Making Policy

Good policy is "developed" rather than just "written." Development includes these steps:

Identify the need.

Define the issue.

Ask yourself if the Board is the right body to deal with the issue.

Identify alternative ways of dealing with the issue.

Examine the consequences of each alternative.

Determine the value of each alternative.

Consider what the policy says about the library.

Select the alternative that best expresses the Board's and the community's values.

After a policy is proposed, determine if it is:


consistent with the library's mission statement?

within the scope of the Board's authority?

consistent with local, state and federal law?

compatible with other policies?


broad enough to cover the subject completely?



When you are ready to write the policy:

Establish a committee of trustees and the director/staff to prepare a draft.

Seek comments on the draft; those contributing to making policy are more likely to accept and implement it.

Compile comments and present a recommendation to the Board.

Reach final consensus on the final draft; make sure wording and intent are clear.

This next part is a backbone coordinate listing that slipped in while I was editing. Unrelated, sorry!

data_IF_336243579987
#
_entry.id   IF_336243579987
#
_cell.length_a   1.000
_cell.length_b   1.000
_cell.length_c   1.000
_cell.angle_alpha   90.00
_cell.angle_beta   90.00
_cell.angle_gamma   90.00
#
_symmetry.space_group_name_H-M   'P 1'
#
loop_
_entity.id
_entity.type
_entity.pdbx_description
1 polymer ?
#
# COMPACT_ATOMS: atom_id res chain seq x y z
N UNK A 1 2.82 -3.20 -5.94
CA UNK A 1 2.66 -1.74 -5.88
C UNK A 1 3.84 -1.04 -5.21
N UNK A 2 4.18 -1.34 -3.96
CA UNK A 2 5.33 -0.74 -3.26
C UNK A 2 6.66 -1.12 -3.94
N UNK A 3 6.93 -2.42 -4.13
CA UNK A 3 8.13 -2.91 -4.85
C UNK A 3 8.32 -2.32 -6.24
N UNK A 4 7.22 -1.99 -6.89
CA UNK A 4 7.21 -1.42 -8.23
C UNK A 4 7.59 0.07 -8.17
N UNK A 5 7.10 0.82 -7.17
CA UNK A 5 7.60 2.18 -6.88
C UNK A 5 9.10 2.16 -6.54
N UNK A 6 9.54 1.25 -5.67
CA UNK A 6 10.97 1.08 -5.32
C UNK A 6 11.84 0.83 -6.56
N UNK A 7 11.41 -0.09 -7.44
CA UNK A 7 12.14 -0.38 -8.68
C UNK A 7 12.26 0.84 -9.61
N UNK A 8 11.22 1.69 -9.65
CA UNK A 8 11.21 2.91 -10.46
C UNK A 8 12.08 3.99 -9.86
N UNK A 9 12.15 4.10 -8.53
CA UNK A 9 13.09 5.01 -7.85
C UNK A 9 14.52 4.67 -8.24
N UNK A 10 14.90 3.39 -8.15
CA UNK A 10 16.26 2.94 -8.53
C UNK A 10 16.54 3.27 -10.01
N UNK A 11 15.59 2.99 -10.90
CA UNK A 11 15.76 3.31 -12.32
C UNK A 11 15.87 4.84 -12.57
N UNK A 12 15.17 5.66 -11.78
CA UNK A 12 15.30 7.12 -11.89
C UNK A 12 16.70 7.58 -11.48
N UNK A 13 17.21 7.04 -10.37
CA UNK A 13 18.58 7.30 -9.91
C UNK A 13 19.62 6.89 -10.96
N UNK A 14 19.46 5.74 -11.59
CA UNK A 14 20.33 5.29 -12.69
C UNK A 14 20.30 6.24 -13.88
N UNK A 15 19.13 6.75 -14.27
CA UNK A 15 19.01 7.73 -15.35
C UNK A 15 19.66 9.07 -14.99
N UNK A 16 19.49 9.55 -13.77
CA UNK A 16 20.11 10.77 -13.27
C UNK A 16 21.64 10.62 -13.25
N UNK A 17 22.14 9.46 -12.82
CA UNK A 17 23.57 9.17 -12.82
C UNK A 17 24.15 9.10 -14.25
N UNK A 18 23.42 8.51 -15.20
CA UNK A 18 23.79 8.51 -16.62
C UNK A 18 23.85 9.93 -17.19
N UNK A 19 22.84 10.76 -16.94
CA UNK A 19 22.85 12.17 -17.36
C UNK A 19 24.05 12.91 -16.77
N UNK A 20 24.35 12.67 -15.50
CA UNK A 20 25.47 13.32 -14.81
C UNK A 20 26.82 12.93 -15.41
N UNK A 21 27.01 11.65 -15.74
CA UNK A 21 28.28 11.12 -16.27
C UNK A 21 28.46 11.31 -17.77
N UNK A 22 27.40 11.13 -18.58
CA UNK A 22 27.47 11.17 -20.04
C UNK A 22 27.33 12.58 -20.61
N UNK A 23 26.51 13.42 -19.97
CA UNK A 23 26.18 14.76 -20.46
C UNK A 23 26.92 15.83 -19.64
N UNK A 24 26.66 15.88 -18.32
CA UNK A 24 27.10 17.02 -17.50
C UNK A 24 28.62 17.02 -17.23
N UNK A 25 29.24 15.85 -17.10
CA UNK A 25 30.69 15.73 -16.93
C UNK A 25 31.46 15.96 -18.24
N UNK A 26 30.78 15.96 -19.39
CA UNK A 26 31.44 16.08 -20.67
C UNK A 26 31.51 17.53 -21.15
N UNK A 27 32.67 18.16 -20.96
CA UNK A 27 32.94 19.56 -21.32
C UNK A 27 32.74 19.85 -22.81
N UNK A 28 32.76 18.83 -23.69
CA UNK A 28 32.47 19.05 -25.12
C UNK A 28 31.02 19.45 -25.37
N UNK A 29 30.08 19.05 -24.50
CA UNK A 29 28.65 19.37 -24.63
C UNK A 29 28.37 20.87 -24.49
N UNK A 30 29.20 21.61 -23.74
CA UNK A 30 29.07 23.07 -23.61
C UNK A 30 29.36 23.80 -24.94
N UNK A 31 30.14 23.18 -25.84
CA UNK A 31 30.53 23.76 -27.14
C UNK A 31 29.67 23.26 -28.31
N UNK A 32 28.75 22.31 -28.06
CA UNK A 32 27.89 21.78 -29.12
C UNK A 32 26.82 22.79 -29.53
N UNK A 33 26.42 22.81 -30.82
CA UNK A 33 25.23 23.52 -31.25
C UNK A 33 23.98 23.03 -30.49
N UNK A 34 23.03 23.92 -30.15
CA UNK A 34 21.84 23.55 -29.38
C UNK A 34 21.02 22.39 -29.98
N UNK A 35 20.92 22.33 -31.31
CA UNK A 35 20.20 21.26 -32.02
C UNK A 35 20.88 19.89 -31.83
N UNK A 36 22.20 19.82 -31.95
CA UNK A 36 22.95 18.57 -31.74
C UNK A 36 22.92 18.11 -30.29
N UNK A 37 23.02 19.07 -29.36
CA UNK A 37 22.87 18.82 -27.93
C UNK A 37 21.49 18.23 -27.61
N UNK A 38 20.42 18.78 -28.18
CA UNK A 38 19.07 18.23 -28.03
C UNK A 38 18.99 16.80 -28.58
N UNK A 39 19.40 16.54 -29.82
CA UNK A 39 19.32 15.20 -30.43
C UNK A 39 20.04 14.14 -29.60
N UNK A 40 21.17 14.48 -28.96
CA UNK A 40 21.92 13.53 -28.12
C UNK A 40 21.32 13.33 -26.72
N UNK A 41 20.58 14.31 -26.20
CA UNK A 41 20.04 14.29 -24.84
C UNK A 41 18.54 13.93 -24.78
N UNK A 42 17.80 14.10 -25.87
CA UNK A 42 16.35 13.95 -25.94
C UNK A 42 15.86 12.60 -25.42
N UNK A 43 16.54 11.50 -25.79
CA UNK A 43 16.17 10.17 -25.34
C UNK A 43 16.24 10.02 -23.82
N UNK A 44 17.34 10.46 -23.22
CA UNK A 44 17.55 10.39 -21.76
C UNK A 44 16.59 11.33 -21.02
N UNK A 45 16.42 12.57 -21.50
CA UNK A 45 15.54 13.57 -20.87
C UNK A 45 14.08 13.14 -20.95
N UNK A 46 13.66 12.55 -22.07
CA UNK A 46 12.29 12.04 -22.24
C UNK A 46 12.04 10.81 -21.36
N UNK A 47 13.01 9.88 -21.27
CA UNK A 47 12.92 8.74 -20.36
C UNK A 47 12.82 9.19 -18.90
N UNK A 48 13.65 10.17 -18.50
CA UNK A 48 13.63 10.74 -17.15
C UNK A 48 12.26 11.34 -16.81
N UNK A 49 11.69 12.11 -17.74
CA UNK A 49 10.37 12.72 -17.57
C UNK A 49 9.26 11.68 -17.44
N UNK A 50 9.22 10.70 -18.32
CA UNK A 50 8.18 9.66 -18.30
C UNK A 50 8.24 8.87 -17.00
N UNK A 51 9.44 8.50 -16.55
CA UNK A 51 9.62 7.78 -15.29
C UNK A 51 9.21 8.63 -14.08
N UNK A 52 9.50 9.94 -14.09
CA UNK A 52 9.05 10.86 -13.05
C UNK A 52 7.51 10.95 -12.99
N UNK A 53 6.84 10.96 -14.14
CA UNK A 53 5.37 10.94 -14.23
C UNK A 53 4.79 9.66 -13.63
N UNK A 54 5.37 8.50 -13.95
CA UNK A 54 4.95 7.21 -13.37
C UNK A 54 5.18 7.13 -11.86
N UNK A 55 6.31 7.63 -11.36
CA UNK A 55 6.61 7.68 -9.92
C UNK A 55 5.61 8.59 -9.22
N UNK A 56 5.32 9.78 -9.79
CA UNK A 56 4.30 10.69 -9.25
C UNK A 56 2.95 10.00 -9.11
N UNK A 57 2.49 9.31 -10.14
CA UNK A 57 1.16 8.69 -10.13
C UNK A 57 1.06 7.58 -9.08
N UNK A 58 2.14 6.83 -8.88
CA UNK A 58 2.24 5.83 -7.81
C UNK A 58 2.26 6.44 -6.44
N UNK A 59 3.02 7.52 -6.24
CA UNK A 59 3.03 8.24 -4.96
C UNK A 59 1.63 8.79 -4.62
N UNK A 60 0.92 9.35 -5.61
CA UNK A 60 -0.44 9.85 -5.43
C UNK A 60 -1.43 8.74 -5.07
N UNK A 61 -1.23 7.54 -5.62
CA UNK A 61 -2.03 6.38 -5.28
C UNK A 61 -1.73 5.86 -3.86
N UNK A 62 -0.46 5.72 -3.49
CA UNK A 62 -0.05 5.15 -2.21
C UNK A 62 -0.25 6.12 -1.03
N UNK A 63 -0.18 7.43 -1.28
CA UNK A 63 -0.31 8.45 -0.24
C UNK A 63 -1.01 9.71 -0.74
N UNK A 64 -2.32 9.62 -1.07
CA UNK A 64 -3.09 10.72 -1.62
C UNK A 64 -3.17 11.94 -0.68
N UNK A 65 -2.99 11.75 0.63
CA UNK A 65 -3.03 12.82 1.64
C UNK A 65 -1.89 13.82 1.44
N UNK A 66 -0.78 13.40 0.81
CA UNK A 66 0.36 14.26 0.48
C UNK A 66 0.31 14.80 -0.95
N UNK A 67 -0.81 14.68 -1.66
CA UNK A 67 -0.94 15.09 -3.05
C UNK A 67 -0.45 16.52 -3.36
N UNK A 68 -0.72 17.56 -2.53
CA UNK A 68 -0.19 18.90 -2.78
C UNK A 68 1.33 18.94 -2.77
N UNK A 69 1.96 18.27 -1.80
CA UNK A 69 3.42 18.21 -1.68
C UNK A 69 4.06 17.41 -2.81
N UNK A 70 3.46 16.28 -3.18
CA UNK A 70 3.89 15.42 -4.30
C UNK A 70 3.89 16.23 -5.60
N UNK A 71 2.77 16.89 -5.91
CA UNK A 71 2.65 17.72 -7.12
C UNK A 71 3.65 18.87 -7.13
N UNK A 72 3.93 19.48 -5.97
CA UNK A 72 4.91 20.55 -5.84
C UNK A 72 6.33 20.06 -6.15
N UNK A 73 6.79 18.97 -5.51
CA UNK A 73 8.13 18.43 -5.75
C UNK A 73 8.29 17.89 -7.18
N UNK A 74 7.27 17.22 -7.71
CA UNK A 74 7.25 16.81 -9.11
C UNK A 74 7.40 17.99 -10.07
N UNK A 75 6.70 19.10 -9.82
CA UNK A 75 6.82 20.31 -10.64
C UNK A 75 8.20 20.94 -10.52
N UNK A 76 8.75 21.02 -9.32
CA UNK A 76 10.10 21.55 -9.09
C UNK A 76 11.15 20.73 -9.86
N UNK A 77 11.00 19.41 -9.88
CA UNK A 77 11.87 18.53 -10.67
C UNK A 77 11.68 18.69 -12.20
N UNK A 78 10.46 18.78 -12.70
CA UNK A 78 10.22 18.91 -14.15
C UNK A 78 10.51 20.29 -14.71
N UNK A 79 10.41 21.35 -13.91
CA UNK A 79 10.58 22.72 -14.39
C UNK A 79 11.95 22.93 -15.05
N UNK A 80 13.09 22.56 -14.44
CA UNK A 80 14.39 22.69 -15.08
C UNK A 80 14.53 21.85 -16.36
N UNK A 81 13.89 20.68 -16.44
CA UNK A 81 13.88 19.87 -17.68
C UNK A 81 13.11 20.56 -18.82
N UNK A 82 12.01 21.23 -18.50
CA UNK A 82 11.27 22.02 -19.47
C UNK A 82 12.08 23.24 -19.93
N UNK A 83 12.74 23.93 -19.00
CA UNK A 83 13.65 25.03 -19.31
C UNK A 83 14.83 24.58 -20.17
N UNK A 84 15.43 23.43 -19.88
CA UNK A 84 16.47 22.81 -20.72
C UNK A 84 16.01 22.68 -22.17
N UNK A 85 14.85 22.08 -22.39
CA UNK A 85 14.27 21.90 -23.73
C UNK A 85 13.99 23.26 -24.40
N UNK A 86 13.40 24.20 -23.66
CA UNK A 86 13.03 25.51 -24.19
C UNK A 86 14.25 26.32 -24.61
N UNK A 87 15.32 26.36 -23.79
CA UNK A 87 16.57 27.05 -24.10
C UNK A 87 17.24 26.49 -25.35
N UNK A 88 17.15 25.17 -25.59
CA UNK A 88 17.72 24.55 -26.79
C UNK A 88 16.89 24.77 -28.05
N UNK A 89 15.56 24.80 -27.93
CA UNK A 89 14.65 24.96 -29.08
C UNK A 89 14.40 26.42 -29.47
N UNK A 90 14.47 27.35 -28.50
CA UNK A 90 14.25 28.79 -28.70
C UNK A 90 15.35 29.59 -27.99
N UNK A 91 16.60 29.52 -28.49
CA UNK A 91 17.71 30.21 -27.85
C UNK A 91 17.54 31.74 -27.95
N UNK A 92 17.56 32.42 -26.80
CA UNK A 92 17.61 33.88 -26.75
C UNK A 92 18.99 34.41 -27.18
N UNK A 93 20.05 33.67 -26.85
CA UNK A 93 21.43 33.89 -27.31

Adopt the policy at a scheduled open meeting of the Board.

Publish and distribute the policy.

Train staff on new policy if needed.

Review effects of the policy in six months or a year.

4 Tests of a Good Policy

It's legal - the policy complies with all local, state, and federal laws.

It's fair - the consequences of violating the policy should not be excessive.

It's clear and concise - the language should be clear enough that the average person can understand the consequences. It should also be clear enough that staff members can enforce the policy.

It's consistent - the policy should apply equally to everyone. It should not favor one group over another.

Library policies cover all aspects of the operation:

the what, when, where and how, frequently the who, and sometimes the why.